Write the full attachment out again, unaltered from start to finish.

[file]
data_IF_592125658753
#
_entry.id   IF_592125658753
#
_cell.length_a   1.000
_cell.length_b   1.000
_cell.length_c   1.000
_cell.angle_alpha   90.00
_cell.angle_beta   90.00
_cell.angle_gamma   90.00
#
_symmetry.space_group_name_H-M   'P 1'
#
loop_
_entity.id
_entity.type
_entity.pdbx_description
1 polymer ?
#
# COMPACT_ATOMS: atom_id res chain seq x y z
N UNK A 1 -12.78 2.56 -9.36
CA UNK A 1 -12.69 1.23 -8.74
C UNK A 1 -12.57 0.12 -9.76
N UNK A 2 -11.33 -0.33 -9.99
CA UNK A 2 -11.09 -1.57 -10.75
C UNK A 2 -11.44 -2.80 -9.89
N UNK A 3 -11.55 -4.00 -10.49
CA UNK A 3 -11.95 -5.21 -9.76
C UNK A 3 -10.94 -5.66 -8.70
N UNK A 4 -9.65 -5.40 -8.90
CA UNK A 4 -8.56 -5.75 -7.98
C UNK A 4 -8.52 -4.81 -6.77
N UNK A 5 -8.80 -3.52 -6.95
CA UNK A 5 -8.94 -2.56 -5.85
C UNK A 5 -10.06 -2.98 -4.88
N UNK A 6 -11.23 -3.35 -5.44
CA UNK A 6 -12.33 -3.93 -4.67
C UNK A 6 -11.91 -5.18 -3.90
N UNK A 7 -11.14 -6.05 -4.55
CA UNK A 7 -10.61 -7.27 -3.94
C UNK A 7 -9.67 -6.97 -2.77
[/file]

data_IF_592125658753
#
_entry.id   IF_592125658753
#
_cell.length_a   1.000
_cell.length_b   1.000
_cell.length_c   1.000
_cell.angle_alpha   90.00
_cell.angle_beta   90.00
_cell.angle_gamma   90.00
#
_symmetry.space_group_name_H-M   'P 1'
#
loop_
_entity.id
_entity.type
_entity.pdbx_description
1 polymer ?
#
# COMPACT_ATOMS: atom_id res chain seq x y z
N UNK A 1 -12.78 2.56 -9.36
CA UNK A 1 -12.69 1.23 -8.74
C UNK A 1 -12.57 0.12 -9.76
N UNK A 2 -11.33 -0.33 -9.99
CA UNK A 2 -11.09 -1.57 -10.75
C UNK A 2 -11.44 -2.80 -9.89
N UNK A 3 -11.55 -4.00 -10.49
CA UNK A 3 -11.95 -5.21 -9.76
C UNK A 3 -10.94 -5.66 -8.70
N UNK A 4 -9.65 -5.40 -8.90
CA UNK A 4 -8.56 -5.75 -7.98
C UNK A 4 -8.52 -4.81 -6.77
N UNK A 5 -8.80 -3.52 -6.95
CA UNK A 5 -8.94 -2.56 -5.85
C UNK A 5 -10.06 -2.98 -4.88
N UNK A 6 -11.23 -3.35 -5.44
CA UNK A 6 -12.33 -3.93 -4.67
C UNK A 6 -11.91 -5.18 -3.90
N UNK A 7 -11.14 -6.05 -4.55
CA UNK A 7 -10.61 -7.27 -3.94
C UNK A 7 -9.67 -6.97 -2.77